The sector has been the major driver of land use change over the last 50 years, accounting for 65% of land use change globally. In countries like Brazil, rainforests are changed into farmlands to grow more crops in order to feed the growing demand from livestock production, which results to habitats loss, species extinction and further damage to biodiversity.
Over consumption of meat brings problems on health. A month ago, the International Agency for Research on Cancer (IARC), an independent cancer agency under the auspices of WHO, classified the consumption of red meat as Group 2A carcinogens and processed meat was identified as Group 1 carcinogens. The organization said, strong evidence showed that each 50g of processed meat in diet per day would increase 18% of the risk for colorectal caner.
Overconsumption, including meat, can also cause obesity and non-communicable diseases like heart disease. Diabetes, which can result from obesity has cast huge burden to the public health system worldwide. In UK alone, it takes 10% of the national health system budget.
Already, global diet per capita meat consumption is above healthy level suggested by WHO. Citizens in the US consumes three times of meat as experts deem healthy, while Chinese consumes 1.5 times of the healthy level – still too much.
The total meat consumption, however, is projected to maintain growth in the next decades. By 2050, global meat consumption would be 76% more than what we consume now.
“Our current diet structure based on animal products is simply not sustainable. The sector has been a principal driver of deforestation, habitat destruction and species loss, let alone its inefficiency as to scarce land and fresh water”, said Antony Froggart.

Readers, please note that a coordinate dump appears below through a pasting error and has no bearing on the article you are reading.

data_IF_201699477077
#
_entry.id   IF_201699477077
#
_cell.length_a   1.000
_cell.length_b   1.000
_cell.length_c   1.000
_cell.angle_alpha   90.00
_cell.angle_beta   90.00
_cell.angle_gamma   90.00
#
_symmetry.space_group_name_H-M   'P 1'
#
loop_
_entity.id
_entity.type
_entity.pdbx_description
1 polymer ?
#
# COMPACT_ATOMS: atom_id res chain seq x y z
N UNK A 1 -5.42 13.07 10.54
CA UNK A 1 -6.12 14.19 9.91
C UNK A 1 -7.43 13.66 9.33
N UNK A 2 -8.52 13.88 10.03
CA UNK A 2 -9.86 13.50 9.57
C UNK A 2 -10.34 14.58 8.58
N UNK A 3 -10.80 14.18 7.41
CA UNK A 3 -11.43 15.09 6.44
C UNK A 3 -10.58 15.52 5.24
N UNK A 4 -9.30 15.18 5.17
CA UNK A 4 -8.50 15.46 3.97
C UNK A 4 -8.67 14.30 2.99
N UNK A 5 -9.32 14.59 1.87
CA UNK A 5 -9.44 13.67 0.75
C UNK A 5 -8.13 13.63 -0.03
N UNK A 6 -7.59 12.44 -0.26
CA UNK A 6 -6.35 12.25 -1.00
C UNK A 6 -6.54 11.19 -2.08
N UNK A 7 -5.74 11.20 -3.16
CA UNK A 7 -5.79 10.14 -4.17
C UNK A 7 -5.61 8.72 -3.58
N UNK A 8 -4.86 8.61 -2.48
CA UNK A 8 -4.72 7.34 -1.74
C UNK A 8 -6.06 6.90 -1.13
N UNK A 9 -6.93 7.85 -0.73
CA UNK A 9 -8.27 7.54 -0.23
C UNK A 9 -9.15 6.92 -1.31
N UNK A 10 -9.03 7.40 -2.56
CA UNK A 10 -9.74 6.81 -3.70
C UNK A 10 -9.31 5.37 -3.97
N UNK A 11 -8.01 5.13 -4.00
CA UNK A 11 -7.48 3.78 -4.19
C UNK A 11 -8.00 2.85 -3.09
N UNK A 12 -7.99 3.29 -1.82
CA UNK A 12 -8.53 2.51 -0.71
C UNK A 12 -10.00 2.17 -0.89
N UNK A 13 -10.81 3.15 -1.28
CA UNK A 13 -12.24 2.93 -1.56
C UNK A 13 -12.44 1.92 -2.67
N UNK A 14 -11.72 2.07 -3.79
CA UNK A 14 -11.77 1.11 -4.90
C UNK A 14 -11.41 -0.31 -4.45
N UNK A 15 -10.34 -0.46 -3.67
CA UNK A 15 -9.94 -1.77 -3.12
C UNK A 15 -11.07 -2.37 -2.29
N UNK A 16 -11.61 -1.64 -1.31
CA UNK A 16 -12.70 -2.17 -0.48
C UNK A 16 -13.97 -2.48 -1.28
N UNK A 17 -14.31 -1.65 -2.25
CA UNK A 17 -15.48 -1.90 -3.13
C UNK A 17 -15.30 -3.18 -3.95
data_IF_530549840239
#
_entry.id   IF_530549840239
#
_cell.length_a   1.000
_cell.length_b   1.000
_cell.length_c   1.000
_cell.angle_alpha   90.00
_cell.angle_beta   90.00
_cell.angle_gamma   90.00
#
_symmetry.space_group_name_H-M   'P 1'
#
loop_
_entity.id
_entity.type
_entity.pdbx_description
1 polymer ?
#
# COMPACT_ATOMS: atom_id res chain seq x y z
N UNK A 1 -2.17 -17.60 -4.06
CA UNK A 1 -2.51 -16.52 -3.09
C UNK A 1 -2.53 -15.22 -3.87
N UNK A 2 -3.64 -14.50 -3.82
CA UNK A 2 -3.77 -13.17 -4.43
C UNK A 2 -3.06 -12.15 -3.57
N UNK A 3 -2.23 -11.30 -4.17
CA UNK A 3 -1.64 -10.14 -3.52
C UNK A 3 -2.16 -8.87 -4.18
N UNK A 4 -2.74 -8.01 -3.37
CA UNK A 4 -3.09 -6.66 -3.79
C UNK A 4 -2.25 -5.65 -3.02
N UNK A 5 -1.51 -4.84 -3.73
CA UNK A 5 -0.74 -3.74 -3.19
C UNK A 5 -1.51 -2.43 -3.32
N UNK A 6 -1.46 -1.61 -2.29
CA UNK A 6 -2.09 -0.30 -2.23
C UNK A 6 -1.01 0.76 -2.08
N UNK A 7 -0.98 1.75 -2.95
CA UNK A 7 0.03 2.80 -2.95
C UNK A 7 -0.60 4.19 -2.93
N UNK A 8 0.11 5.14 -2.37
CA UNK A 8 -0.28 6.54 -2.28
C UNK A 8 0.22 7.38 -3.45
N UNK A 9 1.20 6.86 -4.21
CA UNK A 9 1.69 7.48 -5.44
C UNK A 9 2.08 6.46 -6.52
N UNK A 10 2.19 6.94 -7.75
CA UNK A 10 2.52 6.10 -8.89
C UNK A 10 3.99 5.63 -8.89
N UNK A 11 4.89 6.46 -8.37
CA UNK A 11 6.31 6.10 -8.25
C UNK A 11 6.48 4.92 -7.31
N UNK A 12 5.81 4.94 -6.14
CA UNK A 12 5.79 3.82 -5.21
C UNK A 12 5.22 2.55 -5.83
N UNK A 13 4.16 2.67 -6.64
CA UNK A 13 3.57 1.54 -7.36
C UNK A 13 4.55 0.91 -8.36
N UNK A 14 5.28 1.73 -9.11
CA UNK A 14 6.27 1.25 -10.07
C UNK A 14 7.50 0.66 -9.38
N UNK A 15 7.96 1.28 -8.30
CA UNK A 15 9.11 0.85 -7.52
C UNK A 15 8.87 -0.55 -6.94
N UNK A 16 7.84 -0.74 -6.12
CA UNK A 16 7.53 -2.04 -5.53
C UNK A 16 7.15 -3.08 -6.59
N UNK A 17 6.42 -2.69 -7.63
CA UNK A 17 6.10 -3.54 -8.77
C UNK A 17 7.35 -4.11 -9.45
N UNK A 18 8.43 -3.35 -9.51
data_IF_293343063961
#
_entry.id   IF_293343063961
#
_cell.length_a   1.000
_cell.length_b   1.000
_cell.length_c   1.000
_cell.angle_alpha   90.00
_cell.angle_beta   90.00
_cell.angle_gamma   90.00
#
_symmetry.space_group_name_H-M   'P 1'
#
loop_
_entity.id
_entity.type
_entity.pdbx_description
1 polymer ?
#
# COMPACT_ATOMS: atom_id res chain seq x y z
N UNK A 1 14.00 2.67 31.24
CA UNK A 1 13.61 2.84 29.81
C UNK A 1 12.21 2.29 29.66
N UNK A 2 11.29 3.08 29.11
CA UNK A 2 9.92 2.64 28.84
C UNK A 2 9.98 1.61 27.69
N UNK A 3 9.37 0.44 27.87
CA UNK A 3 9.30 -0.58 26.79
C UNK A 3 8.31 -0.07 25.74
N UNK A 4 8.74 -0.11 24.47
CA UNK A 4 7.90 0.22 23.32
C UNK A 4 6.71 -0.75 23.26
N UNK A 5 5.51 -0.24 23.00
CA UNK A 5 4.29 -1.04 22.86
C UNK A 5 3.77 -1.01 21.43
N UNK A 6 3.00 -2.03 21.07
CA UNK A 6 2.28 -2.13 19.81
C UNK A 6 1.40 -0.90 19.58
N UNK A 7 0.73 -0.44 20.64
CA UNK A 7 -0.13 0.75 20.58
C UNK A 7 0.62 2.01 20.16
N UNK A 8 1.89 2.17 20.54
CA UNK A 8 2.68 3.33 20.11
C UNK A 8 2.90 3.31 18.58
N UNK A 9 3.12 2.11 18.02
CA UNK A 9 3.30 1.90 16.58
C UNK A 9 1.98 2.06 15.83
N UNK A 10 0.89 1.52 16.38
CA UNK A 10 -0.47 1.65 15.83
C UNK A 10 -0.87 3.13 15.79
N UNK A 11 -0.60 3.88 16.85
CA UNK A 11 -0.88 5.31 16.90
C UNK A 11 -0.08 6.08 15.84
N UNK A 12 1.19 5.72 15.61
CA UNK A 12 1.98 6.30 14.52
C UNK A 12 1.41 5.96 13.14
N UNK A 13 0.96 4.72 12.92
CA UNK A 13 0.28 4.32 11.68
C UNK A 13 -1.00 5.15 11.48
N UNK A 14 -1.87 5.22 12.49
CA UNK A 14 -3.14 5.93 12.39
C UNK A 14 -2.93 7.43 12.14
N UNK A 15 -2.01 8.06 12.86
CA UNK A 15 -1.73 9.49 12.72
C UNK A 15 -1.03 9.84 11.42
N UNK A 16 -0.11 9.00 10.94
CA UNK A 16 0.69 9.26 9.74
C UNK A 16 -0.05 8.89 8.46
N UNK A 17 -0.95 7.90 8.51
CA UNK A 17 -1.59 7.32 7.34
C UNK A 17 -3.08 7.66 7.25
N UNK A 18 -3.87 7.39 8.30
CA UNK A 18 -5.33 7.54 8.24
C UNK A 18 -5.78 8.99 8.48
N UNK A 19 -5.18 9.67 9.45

Less meat, better planet
Despite overlooked by policy makers so far, the sector has the great potential to contribute global carbon emission reduction.
Chatham House estimates that a global shift to healthier diet would not only do good to health – less diabetes, less cancer and less heart disease, but will also cut carbon emissions by 6 billion tonnes by 2050.
If those who over-consumed meat could take a part in the shift by cutting the meat consumption in their plates, together the livestock sector would save more than a quarter of what is needed to close the emission gap and keep global warming below 2 degrees. That’s significant enough to cut down the billions of “black hole” on climate finance.
On the contrary, if meat and dairy consumption continue to rise at current rates, agriculture sector will soak up the majority of remaining emission budget by 2050, leaving 3GtCO2 per year for all other sectors, said the report.
In EU, where account for approximately 7% of the world’s population, citizens there are responsible for 16% of the worlds meat consumption. Though large portion of meat product in supermarkets are imported from other counties, within the EU, animal agriculture accounts for 12.8% of greenhouse gas emission, according to Alexandra Clark from Humane Society International.